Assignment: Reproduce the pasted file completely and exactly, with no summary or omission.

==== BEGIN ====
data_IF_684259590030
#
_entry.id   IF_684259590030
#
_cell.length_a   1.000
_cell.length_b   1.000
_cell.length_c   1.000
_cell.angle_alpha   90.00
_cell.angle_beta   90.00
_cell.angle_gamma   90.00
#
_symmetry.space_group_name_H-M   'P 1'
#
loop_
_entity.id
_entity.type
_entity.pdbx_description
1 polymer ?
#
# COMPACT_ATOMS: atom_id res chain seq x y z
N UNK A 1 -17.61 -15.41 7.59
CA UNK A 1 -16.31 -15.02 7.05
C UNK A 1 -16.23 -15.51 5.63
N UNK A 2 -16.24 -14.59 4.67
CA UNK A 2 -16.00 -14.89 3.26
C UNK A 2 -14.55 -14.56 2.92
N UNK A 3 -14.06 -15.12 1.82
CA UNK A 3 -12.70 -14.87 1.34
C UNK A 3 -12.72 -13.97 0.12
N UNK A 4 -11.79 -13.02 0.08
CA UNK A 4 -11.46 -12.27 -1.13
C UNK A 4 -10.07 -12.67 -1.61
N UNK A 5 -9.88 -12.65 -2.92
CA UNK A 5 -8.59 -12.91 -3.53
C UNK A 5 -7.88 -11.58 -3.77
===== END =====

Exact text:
data_IF_684259590030
#
_entry.id   IF_684259590030
#
_cell.length_a   1.000
_cell.length_b   1.000
_cell.length_c   1.000
_cell.angle_alpha   90.00
_cell.angle_beta   90.00
_cell.angle_gamma   90.00
#
_symmetry.space_group_name_H-M   'P 1'
#
loop_
_entity.id
_entity.type
_entity.pdbx_description
1 polymer ?
#
# COMPACT_ATOMS: atom_id res chain seq x y z
N UNK A 1 -17.61 -15.41 7.59
CA UNK A 1 -16.31 -15.02 7.05
C UNK A 1 -16.23 -15.51 5.63
N UNK A 2 -16.24 -14.59 4.67
CA UNK A 2 -16.00 -14.89 3.26
C UNK A 2 -14.55 -14.56 2.92
N UNK A 3 -14.06 -15.12 1.82
CA UNK A 3 -12.70 -14.87 1.34
C UNK A 3 -12.72 -13.97 0.12
N UNK A 4 -11.79 -13.02 0.08
CA UNK A 4 -11.46 -12.27 -1.13
C UNK A 4 -10.07 -12.67 -1.61
N UNK A 5 -9.88 -12.65 -2.92
CA UNK A 5 -8.59 -12.91 -3.53
C UNK A 5 -7.88 -11.58 -3.77